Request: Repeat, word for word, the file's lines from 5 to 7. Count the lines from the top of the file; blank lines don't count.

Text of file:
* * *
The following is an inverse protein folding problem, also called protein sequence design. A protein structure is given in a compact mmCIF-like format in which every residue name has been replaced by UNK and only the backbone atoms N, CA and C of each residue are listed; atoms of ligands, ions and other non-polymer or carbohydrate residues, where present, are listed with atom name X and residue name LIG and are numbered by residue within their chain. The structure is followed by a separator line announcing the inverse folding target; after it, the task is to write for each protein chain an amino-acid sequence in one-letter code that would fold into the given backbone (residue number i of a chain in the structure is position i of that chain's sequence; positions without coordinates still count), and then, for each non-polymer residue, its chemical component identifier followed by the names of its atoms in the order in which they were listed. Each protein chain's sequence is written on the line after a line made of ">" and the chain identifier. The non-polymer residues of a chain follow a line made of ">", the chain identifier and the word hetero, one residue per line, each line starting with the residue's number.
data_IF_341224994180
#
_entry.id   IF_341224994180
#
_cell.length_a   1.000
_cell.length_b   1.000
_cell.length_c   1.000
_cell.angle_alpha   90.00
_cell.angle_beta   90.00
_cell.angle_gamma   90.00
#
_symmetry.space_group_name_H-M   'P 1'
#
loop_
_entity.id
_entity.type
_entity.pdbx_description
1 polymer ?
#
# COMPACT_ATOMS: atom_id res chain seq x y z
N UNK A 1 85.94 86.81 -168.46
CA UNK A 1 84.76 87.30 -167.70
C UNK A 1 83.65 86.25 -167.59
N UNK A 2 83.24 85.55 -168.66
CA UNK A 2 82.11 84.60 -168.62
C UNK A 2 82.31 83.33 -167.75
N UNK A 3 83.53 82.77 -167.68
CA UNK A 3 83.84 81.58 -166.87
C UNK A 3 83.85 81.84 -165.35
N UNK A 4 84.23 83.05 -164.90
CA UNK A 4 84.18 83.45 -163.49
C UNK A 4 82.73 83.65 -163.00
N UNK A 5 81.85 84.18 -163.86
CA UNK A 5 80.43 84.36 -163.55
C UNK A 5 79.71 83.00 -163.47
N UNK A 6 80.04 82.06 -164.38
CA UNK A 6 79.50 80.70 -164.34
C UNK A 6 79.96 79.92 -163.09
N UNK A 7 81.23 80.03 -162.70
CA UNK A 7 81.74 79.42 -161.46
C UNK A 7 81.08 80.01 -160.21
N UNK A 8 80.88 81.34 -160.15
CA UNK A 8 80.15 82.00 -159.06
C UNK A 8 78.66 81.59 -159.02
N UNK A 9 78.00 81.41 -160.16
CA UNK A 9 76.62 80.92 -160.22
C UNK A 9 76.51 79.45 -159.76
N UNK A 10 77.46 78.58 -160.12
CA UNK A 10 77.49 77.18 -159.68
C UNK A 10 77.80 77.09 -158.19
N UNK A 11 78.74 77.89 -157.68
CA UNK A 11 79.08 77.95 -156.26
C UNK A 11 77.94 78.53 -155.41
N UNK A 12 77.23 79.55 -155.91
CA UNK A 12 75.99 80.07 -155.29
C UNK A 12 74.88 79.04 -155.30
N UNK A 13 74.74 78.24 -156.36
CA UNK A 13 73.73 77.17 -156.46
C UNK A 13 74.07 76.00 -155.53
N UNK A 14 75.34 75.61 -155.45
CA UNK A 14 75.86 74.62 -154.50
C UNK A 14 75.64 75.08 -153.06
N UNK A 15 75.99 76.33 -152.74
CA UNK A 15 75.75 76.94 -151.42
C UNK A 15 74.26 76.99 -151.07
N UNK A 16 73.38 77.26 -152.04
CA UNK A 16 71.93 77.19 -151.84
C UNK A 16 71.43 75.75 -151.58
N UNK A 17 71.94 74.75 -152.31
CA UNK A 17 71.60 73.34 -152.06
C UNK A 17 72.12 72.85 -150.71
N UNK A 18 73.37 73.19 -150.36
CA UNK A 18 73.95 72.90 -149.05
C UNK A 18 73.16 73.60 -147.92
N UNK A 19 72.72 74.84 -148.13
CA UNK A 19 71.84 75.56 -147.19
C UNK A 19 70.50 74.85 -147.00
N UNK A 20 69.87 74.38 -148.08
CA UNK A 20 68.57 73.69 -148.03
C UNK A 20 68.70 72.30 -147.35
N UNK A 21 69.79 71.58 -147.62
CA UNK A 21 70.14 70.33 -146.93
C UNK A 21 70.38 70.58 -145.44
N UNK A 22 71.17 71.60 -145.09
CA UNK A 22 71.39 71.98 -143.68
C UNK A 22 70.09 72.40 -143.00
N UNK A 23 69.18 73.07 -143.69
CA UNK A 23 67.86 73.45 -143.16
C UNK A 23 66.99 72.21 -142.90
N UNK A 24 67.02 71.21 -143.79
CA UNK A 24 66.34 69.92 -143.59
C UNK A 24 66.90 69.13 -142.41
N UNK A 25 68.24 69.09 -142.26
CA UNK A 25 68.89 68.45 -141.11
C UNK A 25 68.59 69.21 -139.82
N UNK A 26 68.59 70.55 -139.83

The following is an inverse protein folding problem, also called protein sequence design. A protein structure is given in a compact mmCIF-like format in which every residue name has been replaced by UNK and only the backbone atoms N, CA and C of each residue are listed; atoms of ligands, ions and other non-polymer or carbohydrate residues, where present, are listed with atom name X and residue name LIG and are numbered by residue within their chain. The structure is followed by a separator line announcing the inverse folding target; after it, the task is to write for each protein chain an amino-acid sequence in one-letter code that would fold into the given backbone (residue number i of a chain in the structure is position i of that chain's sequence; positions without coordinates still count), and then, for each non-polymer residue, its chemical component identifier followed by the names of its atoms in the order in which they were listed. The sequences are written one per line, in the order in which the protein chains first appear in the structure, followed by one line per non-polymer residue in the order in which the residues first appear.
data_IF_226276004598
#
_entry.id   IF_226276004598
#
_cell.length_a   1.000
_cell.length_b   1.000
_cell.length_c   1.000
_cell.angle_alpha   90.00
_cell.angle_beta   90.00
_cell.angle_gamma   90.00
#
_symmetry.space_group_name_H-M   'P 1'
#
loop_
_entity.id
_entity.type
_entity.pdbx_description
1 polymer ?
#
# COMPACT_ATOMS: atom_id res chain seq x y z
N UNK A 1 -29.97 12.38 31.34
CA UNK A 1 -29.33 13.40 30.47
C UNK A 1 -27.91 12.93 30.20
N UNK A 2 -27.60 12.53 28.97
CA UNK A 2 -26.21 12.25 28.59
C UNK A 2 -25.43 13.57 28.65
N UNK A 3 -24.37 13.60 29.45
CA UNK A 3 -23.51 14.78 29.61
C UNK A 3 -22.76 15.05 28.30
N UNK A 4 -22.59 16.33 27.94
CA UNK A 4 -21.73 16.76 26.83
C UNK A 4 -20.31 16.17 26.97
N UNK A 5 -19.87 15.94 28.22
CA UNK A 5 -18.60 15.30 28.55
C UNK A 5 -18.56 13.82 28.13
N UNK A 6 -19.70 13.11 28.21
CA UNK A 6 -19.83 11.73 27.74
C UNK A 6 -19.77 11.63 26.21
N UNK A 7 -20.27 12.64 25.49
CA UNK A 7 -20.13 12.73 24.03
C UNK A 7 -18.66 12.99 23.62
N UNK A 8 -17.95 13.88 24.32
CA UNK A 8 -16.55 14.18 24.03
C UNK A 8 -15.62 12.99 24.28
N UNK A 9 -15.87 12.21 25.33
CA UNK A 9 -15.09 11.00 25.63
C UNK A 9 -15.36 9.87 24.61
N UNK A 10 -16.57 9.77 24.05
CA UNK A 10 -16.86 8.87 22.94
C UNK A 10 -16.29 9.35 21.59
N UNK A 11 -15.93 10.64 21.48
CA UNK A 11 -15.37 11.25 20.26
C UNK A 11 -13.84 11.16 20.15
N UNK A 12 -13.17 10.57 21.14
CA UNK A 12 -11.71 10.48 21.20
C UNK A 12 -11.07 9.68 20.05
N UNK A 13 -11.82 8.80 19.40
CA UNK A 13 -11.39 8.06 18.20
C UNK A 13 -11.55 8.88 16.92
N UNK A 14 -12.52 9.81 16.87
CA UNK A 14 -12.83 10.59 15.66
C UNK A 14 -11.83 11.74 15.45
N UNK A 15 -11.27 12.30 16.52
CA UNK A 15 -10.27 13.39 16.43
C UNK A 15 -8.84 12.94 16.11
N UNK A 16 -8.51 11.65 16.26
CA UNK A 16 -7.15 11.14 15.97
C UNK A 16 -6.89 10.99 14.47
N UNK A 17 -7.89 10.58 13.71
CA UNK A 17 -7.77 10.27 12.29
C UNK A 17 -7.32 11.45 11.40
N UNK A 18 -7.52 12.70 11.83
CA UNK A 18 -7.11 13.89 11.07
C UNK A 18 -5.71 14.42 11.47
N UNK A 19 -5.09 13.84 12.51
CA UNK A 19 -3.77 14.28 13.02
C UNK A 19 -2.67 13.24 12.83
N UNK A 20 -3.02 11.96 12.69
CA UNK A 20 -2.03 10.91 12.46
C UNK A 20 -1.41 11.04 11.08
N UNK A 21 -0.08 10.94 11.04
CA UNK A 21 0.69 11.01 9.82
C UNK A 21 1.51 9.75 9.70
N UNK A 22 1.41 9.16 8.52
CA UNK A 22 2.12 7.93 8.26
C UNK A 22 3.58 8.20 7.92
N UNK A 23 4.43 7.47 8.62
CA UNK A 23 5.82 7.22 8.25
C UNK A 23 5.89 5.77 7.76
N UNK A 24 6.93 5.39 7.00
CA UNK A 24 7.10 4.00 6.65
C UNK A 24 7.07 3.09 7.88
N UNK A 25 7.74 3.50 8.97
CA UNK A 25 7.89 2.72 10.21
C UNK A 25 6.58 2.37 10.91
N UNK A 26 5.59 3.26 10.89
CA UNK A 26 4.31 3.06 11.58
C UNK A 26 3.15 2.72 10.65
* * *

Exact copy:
#
_cell.length_a   1.000
_cell.length_b   1.000